The role of the man of faith, whose religious experience is fraught with inner conflicts and incongruities, who oscillates between ecstasy in God’s companionship and despair when he feels abandoned by God, and who is torn asunder by the heightened contrast between self-appreciation and abnegation, has been a difficult one since the times of Abraham and Moses. (Tradition: A Journal of Orthodox Jewish Thought, vol. VII, no. 2, 1965, page 6, underlining my own)
Given the Rav’s analysis, the Moshe we encounter following the debacle of the Spies is that of a truly existentially lonely individual who often felt adrift in the maelstrom of his life. Rabbi Soloveitchik portrays this state of being in the following fashion:
… companionship and friendship do not alleviate the passional experience of loneliness which trails me constantly. I am lonely because at times I feel rejected and thrust away by everybody, not excluding my most intimate friends, and the words of the Psalmist “My father and my mother have forsaken me” ring quite often in my ears like the plaintive cooing of the turtledove. It is a strange, alas, absurd experience engendering sharp, enervating pain… I despair because I am lonely, and hence, feel frustrated. (Ibid., pages 6-7)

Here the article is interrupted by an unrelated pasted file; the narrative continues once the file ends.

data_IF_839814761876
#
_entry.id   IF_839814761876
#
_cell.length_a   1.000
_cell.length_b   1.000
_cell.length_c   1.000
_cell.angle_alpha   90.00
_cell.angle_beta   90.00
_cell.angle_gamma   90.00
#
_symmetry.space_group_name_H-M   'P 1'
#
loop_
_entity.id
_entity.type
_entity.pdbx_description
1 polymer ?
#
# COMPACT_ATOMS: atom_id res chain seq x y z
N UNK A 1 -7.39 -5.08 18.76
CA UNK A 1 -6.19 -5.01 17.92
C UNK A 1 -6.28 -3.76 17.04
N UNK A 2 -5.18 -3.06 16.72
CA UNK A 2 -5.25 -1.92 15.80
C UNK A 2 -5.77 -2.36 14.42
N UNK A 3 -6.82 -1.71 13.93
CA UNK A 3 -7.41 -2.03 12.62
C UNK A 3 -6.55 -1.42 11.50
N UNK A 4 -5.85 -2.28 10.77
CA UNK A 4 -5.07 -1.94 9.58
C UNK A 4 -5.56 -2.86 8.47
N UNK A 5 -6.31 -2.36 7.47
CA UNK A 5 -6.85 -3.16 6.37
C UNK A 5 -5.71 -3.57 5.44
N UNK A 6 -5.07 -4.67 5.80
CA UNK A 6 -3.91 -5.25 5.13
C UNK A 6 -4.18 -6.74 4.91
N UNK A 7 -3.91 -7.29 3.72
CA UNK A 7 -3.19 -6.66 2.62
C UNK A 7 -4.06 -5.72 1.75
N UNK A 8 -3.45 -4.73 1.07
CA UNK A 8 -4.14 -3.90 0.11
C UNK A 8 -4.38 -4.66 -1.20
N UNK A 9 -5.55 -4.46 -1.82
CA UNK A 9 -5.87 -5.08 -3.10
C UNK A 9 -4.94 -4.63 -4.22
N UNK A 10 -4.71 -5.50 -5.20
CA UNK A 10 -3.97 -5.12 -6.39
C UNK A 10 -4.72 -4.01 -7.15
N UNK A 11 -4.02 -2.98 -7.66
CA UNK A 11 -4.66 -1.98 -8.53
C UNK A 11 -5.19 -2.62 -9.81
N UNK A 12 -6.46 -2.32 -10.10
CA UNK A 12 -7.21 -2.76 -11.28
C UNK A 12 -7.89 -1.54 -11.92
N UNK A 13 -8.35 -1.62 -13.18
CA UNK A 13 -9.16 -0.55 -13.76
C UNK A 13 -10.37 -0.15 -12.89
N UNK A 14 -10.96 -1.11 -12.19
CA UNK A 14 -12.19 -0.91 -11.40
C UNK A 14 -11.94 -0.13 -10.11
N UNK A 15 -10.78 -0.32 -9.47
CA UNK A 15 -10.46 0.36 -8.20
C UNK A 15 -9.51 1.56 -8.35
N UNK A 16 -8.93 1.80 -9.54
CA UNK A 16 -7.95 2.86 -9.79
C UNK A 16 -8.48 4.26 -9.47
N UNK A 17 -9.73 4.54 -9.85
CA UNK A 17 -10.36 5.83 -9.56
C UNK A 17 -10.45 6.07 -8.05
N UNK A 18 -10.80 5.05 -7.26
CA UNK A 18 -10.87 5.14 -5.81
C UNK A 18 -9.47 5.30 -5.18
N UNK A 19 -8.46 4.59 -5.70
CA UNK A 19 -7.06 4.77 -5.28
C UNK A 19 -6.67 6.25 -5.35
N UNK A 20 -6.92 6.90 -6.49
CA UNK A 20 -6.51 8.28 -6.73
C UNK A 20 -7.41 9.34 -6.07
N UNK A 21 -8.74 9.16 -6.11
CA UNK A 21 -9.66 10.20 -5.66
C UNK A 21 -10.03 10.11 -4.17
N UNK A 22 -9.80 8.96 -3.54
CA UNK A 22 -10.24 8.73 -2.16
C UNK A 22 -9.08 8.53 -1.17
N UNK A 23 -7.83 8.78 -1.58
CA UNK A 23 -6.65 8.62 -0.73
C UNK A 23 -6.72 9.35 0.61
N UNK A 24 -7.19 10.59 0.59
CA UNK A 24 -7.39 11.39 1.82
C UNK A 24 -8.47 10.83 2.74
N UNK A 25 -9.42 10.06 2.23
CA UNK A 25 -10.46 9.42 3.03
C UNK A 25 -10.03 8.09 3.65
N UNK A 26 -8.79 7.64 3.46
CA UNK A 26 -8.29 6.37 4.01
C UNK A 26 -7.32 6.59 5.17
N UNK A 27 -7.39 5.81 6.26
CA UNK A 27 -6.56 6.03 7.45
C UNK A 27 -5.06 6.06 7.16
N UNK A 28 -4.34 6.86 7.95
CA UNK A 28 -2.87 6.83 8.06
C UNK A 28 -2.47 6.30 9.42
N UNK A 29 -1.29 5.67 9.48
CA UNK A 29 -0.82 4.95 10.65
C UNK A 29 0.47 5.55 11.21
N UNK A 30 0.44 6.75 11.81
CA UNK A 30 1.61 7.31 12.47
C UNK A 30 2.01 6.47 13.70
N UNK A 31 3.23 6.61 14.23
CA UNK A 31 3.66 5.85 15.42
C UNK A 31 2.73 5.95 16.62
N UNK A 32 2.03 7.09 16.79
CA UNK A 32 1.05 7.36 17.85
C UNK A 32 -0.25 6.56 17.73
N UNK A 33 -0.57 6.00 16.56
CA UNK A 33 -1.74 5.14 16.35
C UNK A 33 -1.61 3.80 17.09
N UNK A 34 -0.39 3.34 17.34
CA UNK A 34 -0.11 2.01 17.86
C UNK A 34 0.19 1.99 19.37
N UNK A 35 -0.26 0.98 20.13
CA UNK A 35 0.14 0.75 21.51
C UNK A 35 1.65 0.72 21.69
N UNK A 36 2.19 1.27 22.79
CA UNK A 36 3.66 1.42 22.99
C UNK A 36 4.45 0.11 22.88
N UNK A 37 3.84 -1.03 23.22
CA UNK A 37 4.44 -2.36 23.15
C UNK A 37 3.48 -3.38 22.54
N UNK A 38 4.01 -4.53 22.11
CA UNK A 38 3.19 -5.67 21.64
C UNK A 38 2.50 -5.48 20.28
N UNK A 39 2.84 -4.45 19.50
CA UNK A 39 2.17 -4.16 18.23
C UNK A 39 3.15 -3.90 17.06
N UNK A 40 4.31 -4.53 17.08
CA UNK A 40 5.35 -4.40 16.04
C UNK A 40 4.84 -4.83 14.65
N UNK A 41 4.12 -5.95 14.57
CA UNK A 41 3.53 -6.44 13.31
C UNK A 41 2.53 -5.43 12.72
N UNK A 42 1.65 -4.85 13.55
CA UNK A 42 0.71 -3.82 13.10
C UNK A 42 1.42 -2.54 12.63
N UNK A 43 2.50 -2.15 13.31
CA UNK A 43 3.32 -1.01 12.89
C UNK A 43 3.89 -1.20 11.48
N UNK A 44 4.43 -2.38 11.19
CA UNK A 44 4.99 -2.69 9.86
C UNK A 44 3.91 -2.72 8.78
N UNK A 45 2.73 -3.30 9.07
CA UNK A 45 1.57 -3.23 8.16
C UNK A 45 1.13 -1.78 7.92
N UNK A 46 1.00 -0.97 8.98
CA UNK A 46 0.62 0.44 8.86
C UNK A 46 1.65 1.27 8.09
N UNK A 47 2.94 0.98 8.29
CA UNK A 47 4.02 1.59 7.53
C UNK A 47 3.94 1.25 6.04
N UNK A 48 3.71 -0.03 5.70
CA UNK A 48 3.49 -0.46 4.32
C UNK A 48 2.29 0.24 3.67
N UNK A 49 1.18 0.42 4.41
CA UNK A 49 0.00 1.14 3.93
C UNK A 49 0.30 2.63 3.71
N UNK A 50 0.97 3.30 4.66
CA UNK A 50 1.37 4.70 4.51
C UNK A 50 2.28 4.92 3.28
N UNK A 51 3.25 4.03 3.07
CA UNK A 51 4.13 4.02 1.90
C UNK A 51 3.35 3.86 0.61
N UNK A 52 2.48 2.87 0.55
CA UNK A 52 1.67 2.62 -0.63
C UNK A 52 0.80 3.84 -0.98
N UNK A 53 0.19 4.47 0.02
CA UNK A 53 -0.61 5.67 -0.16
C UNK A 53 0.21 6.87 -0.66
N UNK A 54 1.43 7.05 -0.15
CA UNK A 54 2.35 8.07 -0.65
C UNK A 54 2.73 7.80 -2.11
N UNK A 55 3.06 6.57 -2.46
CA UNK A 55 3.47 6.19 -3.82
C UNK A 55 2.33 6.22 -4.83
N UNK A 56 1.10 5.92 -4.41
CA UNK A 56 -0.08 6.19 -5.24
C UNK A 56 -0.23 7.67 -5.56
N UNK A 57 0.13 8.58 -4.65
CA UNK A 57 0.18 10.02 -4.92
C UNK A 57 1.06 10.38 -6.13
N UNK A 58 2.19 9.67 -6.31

We are now in the period of the Nine Days leading up to another commemoration of Tisha b’Av. With the loss of the Holy Temple and the heartrending pain of waiting another year for for the realization of the prophecy, “And a redeemer shall come to Zion” (Sefer Yeshiyahu 59:20), many of us feel an all-enveloping tragedy of silence. Then, too, King David’s words “For my father and my mother have forsaken me” (Sefer Tehillim 27:10) surely reverberate incessantly in our ears, just as they did for Rav Soloveitchik. Like Moshe of old, we long for rapprochement with our Yedid Nefesh so that sounds of silence may finally and ultimately be stilled. Therefore, let us fervently pray: “Hashiveinu Hashem alechah v’nashuvah chadash yemeinu kekedem” (“Enable us to return to You Hashem and we will return, renew our days as they were in former times,” Megilat Eichah 5:21). V’chane yihi ratzon.
Shabbat Shalom and a truly meaningful fast,